The Internet of Things holds great promise for the healthcare industry: The ability to care for patients in a preferred setting, helping the elderly live at home longer, getting in-patients out faster and empowering people to take better care of themselves, said Ascension Information Services Senior Director of IT Eric Miller.
But with great potential, comes great risk.
One glaringly obvious risk is security – made apparent with the attack that took down a large portion of the internet, Miller explained.
“When you talk about devices used to provide healthcare, the scary consideration is what happens if a medical device is hacked?” said Miller. “And what happens if the intruder messes with dosing or the data being provided to the physician?”
With medical devices, there were things considered IoT before it was a buzzword. These were built before considerations for security, he stressed. Some of those medical devices are vulnerable due to older technology.
“We have to make sure we’re treating security with the respect it deserves in healthcare,” he said.
But Miller remains confident that the increase of IoT will make mobile health better – and less invasive. He sees a future where healthcare is accessible for all, using IT advances like sensors.
To get there, healthcare organizations need to work on implementing the tools to improve the speed of provisions. However, Miller said that IT leaders must provide extra security – without sacrificing the speed of the technology.
A big challenge to consider is a way to provide security in a network setting that supports IoT and other connected devices. Miller added that it also needs to be done in a fast, scalable manner that still secure. Organizations need to plan the logical steps to take to reduce risk from the technology side.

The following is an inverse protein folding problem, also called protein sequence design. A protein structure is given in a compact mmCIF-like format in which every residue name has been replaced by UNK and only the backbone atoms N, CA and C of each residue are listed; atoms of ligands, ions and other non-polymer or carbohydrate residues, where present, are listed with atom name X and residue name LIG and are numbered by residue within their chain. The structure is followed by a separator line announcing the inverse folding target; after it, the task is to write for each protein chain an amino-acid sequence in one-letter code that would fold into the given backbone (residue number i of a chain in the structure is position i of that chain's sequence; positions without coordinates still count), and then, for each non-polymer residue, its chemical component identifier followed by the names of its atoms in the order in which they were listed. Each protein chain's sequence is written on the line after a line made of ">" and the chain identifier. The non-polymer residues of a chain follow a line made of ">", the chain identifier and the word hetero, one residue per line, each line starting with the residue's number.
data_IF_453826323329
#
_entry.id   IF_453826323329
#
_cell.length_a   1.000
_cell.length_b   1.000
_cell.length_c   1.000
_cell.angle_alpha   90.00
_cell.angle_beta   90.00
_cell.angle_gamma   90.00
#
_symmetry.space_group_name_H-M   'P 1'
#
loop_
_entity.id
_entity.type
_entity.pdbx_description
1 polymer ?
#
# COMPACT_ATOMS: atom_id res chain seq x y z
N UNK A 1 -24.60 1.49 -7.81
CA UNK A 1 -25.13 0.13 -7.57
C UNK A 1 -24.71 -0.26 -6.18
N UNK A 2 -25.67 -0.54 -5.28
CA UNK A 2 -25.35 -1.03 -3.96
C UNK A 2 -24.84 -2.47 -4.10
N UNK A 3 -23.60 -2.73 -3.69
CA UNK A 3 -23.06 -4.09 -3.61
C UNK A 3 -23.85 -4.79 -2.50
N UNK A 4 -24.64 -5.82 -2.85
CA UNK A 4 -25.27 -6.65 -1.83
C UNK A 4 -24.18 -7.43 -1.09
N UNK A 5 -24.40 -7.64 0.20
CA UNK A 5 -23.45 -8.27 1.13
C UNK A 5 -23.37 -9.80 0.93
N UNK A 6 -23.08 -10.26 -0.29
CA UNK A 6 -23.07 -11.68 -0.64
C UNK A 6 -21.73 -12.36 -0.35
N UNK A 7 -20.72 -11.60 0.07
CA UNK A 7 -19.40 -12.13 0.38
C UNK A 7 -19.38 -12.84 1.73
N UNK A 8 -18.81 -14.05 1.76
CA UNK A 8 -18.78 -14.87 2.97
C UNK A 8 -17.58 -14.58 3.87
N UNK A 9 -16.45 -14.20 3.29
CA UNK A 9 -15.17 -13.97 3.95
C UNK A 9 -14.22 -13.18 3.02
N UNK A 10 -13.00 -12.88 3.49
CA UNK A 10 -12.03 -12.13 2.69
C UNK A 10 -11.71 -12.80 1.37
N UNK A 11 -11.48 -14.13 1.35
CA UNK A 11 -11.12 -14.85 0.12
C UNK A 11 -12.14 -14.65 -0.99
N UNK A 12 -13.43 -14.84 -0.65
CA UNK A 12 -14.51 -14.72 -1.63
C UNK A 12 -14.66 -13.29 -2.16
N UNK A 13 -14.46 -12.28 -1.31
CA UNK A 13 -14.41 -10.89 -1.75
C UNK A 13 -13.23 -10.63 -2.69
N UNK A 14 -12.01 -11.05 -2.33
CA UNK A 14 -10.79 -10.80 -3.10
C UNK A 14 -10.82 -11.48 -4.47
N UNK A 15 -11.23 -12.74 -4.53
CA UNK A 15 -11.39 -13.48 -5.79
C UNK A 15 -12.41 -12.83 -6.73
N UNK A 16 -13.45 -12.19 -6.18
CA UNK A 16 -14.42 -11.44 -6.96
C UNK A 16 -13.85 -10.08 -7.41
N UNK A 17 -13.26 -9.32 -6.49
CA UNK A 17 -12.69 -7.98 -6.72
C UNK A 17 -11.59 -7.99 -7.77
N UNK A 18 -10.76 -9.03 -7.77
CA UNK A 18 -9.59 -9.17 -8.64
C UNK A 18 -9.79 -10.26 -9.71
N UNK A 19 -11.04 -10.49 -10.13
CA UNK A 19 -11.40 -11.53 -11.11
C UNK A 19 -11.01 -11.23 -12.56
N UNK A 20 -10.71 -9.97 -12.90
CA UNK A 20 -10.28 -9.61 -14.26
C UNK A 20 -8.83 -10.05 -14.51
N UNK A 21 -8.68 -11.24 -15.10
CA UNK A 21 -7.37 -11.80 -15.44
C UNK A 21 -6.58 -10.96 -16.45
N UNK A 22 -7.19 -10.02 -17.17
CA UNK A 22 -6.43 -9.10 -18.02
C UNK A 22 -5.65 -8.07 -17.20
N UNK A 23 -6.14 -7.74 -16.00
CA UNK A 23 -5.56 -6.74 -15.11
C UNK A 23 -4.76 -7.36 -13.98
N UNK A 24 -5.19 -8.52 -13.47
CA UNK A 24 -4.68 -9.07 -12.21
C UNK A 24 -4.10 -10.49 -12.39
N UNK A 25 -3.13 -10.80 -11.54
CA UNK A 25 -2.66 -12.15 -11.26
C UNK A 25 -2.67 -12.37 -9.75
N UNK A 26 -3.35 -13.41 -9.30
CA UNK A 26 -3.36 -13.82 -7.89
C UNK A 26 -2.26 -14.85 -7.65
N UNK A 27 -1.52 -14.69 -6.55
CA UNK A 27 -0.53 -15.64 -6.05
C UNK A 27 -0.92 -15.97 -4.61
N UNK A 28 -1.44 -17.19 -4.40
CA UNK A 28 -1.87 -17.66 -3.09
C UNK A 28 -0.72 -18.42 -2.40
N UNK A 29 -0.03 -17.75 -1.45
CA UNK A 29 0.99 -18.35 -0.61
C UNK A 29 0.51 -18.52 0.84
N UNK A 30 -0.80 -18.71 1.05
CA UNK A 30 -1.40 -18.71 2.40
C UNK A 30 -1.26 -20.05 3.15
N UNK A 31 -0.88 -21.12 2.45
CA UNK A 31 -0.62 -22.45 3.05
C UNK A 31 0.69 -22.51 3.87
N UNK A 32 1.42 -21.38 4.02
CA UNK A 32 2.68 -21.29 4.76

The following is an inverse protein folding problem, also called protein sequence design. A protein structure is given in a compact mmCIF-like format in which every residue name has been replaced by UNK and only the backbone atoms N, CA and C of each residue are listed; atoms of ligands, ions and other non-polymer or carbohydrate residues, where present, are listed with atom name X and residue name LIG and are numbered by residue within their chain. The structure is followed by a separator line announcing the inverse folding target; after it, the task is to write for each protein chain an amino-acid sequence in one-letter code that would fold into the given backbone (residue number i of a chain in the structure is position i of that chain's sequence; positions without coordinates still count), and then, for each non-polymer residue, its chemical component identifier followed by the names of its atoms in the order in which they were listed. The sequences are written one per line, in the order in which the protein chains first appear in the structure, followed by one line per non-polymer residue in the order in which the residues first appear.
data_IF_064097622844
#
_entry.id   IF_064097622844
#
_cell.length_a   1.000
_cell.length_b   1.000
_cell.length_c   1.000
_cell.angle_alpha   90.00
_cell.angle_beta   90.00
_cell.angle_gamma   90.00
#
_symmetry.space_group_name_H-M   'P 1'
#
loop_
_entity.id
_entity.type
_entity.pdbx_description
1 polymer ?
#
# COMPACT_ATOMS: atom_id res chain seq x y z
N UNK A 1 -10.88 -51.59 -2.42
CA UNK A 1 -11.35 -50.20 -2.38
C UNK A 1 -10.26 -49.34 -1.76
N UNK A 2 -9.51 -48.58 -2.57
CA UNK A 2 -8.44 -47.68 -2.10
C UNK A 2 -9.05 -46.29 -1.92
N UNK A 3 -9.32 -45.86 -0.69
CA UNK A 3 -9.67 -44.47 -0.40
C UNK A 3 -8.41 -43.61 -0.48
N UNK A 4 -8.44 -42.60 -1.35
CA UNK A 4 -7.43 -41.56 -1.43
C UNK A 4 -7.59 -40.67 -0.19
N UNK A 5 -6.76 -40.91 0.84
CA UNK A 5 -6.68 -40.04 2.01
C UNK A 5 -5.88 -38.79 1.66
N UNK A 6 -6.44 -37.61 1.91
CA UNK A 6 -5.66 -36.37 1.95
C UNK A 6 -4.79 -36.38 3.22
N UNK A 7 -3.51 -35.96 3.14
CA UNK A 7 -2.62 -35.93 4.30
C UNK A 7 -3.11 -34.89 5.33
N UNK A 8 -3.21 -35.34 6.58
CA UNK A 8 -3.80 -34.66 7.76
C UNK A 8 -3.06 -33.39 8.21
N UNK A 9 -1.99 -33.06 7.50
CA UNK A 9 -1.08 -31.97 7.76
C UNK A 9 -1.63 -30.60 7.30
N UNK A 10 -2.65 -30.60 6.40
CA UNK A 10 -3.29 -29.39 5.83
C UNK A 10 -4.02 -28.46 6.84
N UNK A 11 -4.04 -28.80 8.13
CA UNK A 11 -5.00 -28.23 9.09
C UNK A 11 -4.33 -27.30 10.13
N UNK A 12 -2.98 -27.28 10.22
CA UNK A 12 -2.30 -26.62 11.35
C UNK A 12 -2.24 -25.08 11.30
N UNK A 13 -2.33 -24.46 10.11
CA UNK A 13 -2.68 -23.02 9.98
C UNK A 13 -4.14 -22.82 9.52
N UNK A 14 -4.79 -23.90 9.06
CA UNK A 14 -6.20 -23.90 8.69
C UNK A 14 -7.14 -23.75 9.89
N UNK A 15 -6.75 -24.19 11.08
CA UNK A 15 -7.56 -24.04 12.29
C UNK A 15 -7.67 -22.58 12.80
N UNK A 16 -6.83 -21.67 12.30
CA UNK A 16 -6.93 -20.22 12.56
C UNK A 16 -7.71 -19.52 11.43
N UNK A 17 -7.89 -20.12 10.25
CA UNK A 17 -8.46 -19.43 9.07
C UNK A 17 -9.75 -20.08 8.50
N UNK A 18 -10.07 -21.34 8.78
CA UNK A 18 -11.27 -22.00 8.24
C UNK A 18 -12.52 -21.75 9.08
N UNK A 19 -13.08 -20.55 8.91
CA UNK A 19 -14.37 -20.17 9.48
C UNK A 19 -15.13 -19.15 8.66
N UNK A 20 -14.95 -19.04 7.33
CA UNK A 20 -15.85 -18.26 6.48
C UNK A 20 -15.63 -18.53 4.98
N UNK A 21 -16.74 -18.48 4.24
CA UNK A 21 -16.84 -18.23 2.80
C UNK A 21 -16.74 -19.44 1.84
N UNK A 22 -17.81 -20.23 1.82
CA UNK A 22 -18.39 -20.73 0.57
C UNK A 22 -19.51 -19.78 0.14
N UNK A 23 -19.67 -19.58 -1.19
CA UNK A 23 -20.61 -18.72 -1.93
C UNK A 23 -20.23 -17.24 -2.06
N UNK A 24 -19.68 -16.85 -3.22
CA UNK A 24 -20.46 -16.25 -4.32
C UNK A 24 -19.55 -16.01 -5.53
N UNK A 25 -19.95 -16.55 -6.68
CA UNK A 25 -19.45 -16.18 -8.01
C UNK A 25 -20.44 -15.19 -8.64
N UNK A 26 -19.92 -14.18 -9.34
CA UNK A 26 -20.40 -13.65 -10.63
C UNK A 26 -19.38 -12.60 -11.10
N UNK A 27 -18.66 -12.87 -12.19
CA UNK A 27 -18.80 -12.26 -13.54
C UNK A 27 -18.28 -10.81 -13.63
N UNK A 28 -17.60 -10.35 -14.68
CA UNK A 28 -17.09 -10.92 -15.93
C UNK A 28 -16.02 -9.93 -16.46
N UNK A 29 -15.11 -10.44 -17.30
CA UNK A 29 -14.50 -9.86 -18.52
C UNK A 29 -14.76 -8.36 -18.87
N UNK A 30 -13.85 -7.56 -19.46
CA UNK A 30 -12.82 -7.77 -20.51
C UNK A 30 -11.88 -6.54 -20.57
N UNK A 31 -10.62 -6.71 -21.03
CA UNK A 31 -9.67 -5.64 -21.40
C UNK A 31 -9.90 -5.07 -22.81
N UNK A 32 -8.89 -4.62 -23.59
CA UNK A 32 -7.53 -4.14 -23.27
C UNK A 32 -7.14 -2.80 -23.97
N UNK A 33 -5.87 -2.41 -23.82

The healthcare industry has grown tremendously over the last 15 years, including the move to EHRs and interconnecting all kinds of systems to provide better and more personalized care, Miller said. “But it’s added a lot of complexity within the environment; trying to keep up with that complexity and change has been difficult.”
The key is trying to find the solutions to deal with these challenges that will reduce the complexity, like adding automation. Miller said this will help organizations keep up with change – and still meet the needs of the organization.
Miller will present these views during the session “Mitigating Cybersecurity Risk with Hyper-Segmentation,” Feb. 20, 2017 at 1:30 – 2:30 EST in Hall F4.
HIMSS17 runs from Feb. 19 to 23, 2017, at the Orange County Convention Center in Orlando.
This article is part of our ongoing coverage of HIMSS17. Visit Destination HIMSS17 for previews, reporting live from the show floor and after the conference.